Gatewood, a lean 40-year-old with a wave of blond hair, has studied for a long time how to win over customers. He learned while working at The Locker Room, a men's clothing store in Tuscaloosa, Ala., that his father has owned for 40 years,

"I worked there for 12 years, including a stint as a traveling salesman," said Gatewood. "But I had a true love for the outdoors, and got tired of wearing a tie." An avid runner, cyclist and hiker, Gatewood opened an outdoor store called Black Warrior Outdoors (named for the Black Warrior River) in Tuscaloosa in 1992.

In 1996 Gatewood purchased Alabama Outdoors in Birmingham. In its long history, the store had changed hands a few times and eventually expanded to three locations. Then in the early '90s, it contracted to one 10,000-square-foot store in Birmingham's Homewood district. The original founder of Alabama Outdoors, John Cross, was long out of the picture by then, and in 1991 a businessman named Jerry Gaskins acquired the company. In 1997, Gatewood approached Gaskins, hoping to buy the store and use its clout to secure certain lines he had been unable to obtain in his Tuscaloosa store. Gaskins agreed.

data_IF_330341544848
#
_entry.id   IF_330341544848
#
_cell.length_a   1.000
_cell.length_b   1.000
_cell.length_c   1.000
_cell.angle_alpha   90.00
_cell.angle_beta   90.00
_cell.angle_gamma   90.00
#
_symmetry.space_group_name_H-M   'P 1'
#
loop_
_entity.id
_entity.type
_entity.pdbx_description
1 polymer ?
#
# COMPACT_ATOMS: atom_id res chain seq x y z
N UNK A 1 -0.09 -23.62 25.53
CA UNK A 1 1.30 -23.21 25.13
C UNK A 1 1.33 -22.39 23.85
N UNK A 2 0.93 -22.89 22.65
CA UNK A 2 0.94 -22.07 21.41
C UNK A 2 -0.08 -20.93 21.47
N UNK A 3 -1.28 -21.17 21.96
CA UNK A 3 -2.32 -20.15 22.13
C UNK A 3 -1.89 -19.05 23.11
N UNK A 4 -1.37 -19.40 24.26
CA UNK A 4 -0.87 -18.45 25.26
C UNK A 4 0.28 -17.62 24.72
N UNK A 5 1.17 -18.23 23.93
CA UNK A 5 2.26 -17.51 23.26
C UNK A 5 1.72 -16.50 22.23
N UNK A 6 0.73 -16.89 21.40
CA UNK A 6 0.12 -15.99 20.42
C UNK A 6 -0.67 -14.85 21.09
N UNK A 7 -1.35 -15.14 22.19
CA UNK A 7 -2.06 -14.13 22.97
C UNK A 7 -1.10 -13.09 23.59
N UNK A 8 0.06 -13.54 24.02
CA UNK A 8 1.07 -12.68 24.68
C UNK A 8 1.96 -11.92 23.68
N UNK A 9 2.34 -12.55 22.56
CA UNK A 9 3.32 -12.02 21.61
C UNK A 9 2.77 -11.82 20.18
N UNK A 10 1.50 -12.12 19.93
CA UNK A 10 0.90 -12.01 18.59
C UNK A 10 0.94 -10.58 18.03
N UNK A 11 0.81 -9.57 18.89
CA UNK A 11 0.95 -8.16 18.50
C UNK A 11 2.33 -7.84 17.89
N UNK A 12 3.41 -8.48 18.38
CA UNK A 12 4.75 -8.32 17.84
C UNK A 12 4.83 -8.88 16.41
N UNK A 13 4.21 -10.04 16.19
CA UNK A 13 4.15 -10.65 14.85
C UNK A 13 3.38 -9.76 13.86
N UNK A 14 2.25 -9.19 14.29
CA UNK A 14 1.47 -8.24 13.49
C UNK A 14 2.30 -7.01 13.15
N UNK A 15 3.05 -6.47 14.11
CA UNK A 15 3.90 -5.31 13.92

Over the next few years, Gatewood expanded his operation into Pelham (a small town north of Birmingham), then Tuscaloosa, which is home of the University of Alabama. In 1998, he opened a shop in Florence (a town of 36,000 75 miles west of Huntsville), and then added another Birmingham store in 2002.